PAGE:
After five years spent successfully spearheading a successful new political party in Taiwan, Chthonic is back, and no, they do not come bearing gifts of blackened metal. For those of us who were won over by 2013’s Bu-Tik, this is not necessarily bad news. That record, which marked a full transition from peak Cradle of Filth-esque extreme metal to soaring, folk-spliced melodeath, executed the transition with aplomb. Five years on, the latter style remains the status quo, and Battlefields of Asura handles the aesthetic with confidence indicative of half a decade of preparation. Exhilarating and bombastic yet carefully arranged on virtually all fronts from a musical standpoint, it’s a record that is likable front to back, yet bafflingly poor production decisions make it difficult to fully commit to the replay button.
As an outgrowth from the sound established on Bu-Tik, Battlefields of Asura excels. If there is one area of Chthonic‘s toolset that has been significantly bolstered, it’s Jesse Liu’s riffcraft. The melodies represented in the rhythm guitar work feel less generic and more essential to track structure and atmosphere than on the prior outing, without losing the quicksilver edge expected from melodeath inspired by the genre’s Scandinavian mainstays. While melodic emphasis has been heightened, tempo dynamics have also received plenty of additional consideration, with mid-paced grooves providing textured nuances in between the expected thrash-based blasts. As a result, songs are well-rounded, engaging, and often unpredictable, enabling highlights such as “Taste the Black Tears” to soar through immense choruses that intriguingly contrast with the restrained verse material. Aside from a handful of throwaway interludes, there is very little to complain about, compositionally speaking.
This all sounds pretty great, right? Now, take all of that instrumental excellence, and imagine Freddy Lim shrieking directly into your eardrum as you try to enjoy the riffs that you came for, only to find the latter saddled with shitty, muddy tones. This is the conflicting crux of Battlefields of Asura: the piss-poor production job. Chthonic has never exactly been held in high esteem for engineering balanced sounding records, but Battlefields sounds exceptionally poor. With thin, plasticky drums, zero bass presence, and overloud keys all contributing to the mess, I don’t think there’s a single component of this record that comes close to sounding good. Aside from the fact that it’s not the most original thing I’ve ever heard, I have almost nothing else negative to say for Battlefields, yet I feel like its poor production has likely cost it a full point. What a shame.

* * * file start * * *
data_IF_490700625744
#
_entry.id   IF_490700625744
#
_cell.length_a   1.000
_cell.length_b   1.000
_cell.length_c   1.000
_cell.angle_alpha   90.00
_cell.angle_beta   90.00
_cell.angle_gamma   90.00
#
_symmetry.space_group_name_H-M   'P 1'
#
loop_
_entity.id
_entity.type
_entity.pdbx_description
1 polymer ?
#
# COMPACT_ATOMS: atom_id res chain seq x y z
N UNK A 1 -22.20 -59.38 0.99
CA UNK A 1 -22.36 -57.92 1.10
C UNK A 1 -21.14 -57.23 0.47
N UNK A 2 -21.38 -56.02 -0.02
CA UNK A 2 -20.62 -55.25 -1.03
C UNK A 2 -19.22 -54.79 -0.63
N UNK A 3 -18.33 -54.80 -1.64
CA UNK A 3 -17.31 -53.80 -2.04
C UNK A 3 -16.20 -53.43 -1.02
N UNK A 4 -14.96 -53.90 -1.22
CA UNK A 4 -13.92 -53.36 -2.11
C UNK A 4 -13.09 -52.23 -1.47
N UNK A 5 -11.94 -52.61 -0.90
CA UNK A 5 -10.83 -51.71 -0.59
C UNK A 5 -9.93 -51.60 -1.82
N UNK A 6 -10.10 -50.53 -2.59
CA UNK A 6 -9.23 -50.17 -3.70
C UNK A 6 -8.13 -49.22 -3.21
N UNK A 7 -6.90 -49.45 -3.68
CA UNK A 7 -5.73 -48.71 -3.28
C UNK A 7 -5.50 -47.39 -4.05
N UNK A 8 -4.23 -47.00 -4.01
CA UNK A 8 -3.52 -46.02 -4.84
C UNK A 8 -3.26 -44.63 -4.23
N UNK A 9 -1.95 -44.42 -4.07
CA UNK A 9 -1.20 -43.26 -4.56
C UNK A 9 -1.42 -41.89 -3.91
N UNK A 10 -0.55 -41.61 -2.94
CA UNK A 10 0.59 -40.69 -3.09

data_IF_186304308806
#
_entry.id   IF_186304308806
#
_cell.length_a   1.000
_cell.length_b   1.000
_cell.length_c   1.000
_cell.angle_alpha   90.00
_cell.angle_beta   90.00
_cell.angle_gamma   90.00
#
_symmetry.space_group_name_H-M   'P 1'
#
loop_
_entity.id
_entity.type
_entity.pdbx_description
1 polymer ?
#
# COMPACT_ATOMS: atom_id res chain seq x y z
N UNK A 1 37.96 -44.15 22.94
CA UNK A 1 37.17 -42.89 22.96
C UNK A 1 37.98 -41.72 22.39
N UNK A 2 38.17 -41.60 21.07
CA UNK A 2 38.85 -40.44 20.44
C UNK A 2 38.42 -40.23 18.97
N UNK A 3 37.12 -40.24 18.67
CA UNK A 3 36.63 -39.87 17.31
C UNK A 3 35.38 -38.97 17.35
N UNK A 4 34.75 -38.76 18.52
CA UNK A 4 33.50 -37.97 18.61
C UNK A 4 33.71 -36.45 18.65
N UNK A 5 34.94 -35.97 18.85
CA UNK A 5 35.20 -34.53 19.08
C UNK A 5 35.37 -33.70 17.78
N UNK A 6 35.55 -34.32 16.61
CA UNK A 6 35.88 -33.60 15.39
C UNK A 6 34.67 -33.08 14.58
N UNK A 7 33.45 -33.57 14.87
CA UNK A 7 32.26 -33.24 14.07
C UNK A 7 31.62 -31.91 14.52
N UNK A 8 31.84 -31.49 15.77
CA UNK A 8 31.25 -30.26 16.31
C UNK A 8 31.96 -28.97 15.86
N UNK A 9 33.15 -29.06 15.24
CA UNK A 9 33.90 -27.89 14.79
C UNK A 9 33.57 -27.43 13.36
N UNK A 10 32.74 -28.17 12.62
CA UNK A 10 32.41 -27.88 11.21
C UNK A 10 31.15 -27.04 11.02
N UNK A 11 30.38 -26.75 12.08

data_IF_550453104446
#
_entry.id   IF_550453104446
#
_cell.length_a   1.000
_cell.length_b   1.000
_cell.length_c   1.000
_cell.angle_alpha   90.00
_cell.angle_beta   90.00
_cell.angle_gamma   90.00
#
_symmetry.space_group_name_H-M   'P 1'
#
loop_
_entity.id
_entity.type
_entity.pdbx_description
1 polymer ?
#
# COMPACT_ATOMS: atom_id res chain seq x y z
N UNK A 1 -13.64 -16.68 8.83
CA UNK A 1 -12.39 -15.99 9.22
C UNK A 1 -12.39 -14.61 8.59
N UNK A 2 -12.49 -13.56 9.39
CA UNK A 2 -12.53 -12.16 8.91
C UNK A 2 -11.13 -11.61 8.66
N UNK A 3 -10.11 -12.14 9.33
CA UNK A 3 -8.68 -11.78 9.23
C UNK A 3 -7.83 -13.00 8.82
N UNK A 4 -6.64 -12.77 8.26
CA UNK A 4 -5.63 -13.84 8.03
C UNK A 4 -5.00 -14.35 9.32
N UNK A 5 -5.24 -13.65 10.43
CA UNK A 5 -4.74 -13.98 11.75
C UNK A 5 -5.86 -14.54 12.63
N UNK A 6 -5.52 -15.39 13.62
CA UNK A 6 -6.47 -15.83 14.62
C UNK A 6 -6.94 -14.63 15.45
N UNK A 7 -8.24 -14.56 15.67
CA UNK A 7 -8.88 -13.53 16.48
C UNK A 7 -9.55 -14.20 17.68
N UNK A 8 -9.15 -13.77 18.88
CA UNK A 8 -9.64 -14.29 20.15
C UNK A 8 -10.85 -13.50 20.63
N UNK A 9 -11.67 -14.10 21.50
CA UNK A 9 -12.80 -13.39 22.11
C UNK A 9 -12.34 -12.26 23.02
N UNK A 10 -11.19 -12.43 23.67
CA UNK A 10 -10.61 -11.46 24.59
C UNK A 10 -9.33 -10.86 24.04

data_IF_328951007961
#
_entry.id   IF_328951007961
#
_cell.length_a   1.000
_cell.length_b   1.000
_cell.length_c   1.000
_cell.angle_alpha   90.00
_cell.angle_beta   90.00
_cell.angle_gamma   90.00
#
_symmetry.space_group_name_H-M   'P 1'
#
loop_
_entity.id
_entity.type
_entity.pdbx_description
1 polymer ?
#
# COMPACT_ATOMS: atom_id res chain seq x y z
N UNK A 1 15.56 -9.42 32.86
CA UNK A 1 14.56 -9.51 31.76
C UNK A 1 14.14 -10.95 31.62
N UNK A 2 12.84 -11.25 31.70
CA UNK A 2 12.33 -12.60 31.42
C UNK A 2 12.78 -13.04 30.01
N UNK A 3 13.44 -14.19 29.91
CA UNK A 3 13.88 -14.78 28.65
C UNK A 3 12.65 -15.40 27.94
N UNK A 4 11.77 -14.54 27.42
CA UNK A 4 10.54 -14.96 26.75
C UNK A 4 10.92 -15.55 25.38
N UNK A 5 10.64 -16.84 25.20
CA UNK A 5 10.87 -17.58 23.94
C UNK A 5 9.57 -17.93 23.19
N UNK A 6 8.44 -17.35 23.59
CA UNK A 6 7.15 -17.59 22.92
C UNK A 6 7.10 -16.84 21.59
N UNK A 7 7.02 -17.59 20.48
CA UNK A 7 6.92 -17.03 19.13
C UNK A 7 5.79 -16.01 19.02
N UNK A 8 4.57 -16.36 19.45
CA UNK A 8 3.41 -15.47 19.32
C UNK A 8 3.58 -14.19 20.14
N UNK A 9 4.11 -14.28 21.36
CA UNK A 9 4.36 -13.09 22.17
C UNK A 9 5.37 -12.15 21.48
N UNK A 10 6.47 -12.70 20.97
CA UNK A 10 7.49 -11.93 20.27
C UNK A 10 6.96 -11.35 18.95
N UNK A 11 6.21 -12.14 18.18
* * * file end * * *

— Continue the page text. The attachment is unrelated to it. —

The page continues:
As bad as it sounds, Battlefields of Asura isn’t the worst sounding record of its type this year (that distinct honor is shared by Battlesoul and Into Eternity), and its spread of well-assembled tracks ensured that I never once bemoaned a repeat listen. While Chthonic unfortunately indulges in a throwaway intro, outro, and interlude, the rest of the record is well paced and consistently adrenaline-pumping. “Souls of the Revolution’s” smooth, flowing grooves translate wonderfully into its hectic, breakneck chorus, making it an instant highlight. Elsewhere, “One Thousand Eyes’” slow build towards its swift, bombastic conclusion makes for an especially engrossing cut, while penultimate track “Millenia’s Faith Undone” showcases the most complex riffs and intriguing melodies that Chthonic has to offer. Though his contribution is way overemphasized due to mix displacement, I still enjoy Freddy Lim’s Dani Filth-esque shrieking, and the various instances of both male and female clean singing effectively round out the Battlefields’ vocal package.
Even with so much going for it in terms of songwriting and instrumentation, Battlefields of Asura is a record that has left me with an impression that’s merely a step above lukewarm. I hate to blame something as far removed from the quality of the musical execution as the production, but as I listen to it, I can think of no other source of my mild disconnect. Yet listen to it I do, and likely will again in the future. Though not as replayable as Bu-Tik due to its engineering shortcomings, Battlefields feels like the stronger record thanks to its strong songwriting and pacing. As I distance myself from the review process, I may ultimately find myself warming more strongly to its inescapable charms, but until then, I’m comfortable giving this one a full recommendation to Chthonic fans.